Collinearity Problems in Identifying the Real Exchange Rate


I’ve started working on models where international trade of assets is subject to imperfections. That is, some models assume complete financial markets, which gives rise to the Backus-Smith consumption-risk sharing relation


where q - real exchange rate, UC_star - foreign marginal utility of consumption and UC - domestic. But it typically fails to explain negative correlation between the domestic consumption and the real exchange rate and it leads to a very stable (low volatility) and rapidly mean-reverting real exchange rate (whereas in reality real exchange rates of floating currencies are extremely persistent).

So one of the ways of enhancing the model is to introduce portfolio adjustment costs. In that case, the expected change in the real exchange rate is defined from an augmented UIP condition expressed in real terms:


where r is the domestic real interest rate:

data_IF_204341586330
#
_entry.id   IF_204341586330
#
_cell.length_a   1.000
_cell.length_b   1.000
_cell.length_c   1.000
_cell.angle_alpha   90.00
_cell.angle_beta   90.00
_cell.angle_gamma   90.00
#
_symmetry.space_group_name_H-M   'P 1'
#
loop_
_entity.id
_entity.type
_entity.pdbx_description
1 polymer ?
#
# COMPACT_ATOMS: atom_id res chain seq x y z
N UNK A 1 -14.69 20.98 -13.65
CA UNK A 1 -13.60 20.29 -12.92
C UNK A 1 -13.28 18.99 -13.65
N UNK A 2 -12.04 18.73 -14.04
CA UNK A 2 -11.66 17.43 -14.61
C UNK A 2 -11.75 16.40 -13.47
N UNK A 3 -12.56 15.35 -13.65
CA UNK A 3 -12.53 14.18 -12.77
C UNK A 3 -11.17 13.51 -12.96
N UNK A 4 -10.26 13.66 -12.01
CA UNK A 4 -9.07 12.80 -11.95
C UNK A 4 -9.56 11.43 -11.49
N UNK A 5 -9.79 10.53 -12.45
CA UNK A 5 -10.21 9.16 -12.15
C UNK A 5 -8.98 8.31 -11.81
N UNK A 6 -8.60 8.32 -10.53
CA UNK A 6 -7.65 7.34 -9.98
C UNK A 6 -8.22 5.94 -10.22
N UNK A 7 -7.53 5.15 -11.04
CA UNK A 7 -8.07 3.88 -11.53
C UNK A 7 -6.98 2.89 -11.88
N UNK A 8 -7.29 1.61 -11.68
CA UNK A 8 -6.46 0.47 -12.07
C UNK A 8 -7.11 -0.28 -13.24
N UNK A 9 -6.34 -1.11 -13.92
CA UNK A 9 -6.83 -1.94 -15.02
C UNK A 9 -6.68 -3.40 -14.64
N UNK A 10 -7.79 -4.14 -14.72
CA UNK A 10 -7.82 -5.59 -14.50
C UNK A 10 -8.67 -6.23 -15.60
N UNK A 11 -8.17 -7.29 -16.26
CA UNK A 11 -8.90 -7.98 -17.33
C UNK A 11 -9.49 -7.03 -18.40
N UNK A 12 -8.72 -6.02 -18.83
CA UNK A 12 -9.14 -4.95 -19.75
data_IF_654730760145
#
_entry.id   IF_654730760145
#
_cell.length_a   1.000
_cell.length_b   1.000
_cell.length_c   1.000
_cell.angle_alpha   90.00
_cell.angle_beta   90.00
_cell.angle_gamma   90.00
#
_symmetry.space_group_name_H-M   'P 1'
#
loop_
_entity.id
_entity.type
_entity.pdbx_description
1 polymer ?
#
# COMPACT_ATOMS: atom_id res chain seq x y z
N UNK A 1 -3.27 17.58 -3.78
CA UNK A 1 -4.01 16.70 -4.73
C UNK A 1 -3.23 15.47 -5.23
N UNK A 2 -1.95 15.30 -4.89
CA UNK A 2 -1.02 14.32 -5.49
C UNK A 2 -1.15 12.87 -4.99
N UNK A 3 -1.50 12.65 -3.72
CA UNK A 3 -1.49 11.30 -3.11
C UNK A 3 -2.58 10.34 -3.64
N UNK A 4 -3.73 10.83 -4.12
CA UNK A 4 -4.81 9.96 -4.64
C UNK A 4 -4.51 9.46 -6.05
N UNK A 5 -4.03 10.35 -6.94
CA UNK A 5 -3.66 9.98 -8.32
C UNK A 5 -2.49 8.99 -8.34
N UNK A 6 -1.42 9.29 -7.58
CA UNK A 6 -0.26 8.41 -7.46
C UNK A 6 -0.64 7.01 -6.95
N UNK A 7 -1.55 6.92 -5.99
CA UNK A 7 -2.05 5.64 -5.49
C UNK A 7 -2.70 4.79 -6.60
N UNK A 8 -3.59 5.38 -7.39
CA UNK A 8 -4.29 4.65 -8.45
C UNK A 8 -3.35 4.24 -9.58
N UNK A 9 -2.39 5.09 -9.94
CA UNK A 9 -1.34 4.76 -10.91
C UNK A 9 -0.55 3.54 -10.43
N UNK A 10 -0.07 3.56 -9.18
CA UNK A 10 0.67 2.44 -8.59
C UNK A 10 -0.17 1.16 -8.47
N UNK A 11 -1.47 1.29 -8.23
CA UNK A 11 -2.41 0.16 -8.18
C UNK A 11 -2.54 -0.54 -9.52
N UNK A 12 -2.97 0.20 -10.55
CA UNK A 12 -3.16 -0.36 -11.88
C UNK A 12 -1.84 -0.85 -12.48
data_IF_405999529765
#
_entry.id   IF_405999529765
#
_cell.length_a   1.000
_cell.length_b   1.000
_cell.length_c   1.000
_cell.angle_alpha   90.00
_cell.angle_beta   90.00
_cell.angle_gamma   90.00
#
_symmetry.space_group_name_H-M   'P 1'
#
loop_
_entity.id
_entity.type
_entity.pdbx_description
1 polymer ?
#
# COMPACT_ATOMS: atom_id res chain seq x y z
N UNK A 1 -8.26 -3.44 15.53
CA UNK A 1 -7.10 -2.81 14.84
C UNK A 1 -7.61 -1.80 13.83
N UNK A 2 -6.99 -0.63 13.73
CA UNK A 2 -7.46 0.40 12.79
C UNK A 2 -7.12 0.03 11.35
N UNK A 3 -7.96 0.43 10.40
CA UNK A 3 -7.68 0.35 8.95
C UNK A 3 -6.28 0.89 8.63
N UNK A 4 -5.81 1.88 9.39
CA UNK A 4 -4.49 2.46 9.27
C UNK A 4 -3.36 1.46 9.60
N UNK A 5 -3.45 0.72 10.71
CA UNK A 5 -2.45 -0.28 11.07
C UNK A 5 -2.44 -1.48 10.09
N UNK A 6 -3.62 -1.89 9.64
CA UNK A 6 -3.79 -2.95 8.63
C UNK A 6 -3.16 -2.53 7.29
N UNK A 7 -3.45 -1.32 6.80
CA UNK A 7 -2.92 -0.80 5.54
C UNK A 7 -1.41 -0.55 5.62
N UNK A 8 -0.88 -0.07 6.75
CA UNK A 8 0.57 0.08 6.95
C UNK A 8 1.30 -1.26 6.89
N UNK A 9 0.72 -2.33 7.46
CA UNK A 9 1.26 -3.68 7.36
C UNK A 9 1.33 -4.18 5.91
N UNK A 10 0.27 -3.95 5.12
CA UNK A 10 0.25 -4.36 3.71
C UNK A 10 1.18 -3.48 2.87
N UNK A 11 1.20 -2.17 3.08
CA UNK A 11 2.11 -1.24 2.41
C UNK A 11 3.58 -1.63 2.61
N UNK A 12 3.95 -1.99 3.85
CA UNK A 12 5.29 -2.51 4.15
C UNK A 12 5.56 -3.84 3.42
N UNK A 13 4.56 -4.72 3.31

dDELTA is the slope of portfolio adjustment costs:


OMEGA is the portfolio position and r_star is the foreign real interest rate given exogenously:


The problem is that I keep getting collinearity warnings of all the equations above when I use the augmented UIP, but not the Backus-Smith relation and I don’t understand why. The rest of the model runs smoothly without any problems and the impulse response functions seem smooth and sensible regardless of which version I use.

However, some of the results don’t make sense and in some cases the endo_simul leads to a very large gap between the theoretical mean (steady state) and the sample mean (from the simulated series over say 10000 observations).

Any idea why I might be getting such results? Many thanks.

Ok, so by toying with this set of equations I discovered that dynare has a problem with the expected real exchange rate. That is, in the above post I expressed the UIP in backward looking terms in order to avoid trivial indeterminacy, so technically it is the expected change in the real exchange rate that is creating computational problems.

If one were to simply replace the expected part with the steady state value, the collinearity disappears. In a way, it forces agents to always make a prediction error - real exchange rates are always in equilibrium except when there is a real interest rate differential, in which case they deviate from the equilibrium.

But this is not satisfactory and it doesn’t really solve the main problem, which is to predict real exchange rate volatility and persistence more accurately, because in the latter scenario they become highly unresponsive to portfolio adjustment costs.